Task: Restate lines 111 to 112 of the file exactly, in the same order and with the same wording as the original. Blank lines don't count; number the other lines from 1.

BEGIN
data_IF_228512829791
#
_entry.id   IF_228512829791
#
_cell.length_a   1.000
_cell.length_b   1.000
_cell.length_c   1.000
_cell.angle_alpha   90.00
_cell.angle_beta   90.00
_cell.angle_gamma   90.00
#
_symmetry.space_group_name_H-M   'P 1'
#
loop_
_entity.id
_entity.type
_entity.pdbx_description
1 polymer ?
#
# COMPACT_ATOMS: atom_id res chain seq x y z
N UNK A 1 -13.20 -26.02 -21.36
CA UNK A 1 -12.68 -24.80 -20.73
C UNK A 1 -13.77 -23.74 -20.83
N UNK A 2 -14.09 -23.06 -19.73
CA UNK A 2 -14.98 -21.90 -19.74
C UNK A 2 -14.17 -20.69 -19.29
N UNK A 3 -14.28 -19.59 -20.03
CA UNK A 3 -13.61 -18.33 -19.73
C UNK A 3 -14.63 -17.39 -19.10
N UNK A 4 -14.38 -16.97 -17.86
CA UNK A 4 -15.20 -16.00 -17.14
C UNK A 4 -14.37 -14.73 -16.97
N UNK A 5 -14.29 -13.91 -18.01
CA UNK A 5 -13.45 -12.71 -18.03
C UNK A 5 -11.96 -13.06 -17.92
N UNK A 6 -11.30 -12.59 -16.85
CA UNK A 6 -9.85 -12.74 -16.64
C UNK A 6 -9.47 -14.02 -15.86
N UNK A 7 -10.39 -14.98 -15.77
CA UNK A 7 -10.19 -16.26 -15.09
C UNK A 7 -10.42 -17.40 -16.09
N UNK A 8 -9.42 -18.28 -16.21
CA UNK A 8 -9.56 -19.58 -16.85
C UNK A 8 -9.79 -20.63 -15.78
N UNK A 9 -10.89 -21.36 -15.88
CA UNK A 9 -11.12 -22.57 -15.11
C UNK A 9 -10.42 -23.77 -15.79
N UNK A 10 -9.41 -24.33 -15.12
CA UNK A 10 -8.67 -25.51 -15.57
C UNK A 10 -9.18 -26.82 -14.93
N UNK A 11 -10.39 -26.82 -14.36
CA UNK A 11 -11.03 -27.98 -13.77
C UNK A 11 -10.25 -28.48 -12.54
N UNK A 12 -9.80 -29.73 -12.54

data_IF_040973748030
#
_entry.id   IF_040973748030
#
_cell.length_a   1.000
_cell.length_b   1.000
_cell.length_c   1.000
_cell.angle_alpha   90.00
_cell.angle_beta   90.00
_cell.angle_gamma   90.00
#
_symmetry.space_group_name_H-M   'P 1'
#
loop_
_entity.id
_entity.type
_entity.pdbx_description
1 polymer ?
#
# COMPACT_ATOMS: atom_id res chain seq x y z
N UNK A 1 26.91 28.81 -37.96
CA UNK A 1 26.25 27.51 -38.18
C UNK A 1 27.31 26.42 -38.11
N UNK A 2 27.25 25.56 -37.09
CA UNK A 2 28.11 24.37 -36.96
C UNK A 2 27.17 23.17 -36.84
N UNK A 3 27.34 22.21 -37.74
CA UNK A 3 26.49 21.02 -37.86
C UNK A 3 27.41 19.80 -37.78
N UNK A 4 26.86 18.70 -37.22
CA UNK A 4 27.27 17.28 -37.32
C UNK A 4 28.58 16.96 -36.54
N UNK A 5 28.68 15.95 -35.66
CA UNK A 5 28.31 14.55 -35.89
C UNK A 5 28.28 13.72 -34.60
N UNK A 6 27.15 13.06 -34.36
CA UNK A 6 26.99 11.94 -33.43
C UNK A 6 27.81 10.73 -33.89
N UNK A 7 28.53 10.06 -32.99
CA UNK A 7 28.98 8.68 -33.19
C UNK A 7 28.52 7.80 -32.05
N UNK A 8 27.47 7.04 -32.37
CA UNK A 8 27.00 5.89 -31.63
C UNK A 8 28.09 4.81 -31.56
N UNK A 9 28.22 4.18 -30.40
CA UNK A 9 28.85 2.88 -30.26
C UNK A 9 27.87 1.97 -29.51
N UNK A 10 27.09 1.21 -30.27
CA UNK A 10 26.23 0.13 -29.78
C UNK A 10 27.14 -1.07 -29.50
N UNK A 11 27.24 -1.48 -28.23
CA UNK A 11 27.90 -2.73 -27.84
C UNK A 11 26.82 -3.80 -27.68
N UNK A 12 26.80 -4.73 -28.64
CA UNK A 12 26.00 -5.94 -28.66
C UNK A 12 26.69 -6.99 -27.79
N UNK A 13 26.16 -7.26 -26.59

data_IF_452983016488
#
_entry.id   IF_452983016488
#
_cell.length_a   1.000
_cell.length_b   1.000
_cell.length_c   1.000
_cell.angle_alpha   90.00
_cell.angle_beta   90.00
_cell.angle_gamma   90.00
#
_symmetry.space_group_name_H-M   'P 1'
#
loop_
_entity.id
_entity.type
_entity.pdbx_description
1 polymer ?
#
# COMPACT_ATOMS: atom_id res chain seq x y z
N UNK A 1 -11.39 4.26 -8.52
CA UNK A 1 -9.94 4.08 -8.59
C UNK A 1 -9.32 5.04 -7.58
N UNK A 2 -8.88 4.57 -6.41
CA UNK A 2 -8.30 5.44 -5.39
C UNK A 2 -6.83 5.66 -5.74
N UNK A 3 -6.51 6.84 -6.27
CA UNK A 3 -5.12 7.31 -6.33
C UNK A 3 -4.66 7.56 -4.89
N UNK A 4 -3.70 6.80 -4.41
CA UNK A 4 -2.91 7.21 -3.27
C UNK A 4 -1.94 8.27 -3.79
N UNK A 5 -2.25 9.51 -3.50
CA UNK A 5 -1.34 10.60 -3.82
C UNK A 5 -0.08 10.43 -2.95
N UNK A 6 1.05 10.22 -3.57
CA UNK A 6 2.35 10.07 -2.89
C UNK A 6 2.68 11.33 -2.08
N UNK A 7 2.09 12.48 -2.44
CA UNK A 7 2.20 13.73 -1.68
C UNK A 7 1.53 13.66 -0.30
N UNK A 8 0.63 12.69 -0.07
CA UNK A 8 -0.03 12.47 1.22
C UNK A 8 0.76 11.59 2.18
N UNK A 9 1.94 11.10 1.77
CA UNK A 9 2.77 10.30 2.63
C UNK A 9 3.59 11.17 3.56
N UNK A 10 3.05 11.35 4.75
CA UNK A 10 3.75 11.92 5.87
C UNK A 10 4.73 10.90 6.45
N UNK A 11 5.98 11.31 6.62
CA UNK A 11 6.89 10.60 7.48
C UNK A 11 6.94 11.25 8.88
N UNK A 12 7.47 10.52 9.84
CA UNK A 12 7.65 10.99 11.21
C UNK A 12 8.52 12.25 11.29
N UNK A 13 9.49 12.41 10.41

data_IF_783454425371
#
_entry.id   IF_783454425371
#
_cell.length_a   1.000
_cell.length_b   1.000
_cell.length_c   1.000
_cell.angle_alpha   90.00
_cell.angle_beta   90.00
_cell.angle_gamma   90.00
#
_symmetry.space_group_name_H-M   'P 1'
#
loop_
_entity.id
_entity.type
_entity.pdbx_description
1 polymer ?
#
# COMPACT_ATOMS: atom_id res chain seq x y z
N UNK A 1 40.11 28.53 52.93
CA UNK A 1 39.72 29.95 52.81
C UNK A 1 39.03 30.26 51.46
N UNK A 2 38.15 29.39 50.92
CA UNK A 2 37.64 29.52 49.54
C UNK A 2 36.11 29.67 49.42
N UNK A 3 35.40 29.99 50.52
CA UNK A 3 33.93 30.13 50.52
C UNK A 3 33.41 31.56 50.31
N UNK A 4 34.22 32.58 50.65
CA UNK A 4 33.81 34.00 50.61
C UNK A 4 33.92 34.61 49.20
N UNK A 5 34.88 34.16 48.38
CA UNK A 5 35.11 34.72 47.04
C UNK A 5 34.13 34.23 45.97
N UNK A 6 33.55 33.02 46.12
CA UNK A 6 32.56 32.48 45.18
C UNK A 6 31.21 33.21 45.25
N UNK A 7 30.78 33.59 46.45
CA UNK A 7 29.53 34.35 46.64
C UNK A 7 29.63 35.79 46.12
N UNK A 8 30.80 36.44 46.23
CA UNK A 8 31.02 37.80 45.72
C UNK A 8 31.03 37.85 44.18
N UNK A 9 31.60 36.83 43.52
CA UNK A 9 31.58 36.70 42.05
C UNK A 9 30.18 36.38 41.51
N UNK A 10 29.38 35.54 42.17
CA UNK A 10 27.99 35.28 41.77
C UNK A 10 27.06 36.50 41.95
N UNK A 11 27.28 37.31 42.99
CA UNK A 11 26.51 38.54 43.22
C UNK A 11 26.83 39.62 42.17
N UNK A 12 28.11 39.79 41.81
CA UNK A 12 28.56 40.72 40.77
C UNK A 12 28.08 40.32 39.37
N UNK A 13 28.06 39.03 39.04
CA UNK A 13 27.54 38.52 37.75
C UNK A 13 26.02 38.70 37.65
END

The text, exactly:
N UNK A 13 26.16 -7.26 -26.59

data_IF_452983016488